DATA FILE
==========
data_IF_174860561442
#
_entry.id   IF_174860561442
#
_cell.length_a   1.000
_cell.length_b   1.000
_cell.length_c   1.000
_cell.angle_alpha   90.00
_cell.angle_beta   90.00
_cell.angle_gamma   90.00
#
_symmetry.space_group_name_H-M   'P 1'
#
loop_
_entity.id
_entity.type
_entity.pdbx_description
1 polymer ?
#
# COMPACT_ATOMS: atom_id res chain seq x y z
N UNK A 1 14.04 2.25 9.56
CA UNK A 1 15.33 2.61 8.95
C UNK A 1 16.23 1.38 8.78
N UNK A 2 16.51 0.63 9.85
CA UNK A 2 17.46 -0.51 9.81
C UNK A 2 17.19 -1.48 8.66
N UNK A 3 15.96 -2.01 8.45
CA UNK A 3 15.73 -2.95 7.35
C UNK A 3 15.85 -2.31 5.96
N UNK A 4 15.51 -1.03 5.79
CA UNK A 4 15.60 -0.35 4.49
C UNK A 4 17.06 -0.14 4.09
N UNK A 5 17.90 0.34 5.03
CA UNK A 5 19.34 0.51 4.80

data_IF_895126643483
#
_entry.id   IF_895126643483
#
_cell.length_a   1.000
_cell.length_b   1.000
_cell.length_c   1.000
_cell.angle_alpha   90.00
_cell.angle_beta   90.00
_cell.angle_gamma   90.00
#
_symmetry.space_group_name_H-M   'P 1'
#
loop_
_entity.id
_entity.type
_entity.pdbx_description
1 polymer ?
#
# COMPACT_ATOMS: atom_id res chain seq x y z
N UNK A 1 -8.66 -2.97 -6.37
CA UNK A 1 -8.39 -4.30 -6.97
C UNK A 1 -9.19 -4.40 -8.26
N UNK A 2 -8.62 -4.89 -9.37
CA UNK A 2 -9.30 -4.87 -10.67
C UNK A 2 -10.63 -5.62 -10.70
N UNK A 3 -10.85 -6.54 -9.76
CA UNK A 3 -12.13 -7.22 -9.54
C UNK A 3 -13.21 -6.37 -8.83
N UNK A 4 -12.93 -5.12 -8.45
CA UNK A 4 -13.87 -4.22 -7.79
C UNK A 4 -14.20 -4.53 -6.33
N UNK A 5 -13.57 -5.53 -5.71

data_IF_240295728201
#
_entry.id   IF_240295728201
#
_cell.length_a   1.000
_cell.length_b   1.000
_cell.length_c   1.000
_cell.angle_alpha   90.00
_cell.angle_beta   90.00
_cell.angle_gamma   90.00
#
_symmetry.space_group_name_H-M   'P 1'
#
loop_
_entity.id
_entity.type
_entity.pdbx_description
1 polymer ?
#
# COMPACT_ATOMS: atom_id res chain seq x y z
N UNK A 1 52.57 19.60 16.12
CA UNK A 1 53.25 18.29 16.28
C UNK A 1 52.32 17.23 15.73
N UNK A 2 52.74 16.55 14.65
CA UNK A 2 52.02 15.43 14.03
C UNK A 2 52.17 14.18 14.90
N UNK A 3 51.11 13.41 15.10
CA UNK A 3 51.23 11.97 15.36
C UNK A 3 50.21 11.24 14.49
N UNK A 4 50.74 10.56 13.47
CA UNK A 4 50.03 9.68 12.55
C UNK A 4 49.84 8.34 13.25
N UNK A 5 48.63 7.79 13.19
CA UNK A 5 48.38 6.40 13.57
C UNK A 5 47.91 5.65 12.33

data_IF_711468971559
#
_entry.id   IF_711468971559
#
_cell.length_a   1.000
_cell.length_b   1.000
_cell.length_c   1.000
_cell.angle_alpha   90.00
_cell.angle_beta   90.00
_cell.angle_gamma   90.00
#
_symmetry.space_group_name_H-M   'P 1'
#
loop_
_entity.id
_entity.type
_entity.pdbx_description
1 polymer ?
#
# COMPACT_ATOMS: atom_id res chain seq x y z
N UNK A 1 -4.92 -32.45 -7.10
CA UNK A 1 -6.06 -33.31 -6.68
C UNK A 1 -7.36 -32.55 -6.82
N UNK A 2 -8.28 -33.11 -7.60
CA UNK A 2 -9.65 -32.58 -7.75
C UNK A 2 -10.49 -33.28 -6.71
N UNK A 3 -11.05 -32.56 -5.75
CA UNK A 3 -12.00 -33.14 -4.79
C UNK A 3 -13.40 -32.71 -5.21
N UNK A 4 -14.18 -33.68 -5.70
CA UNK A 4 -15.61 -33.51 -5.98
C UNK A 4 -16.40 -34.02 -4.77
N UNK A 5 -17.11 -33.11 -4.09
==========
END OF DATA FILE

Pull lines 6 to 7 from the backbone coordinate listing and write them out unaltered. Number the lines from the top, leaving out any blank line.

_cell.length_b   1.000
_cell.length_c   1.000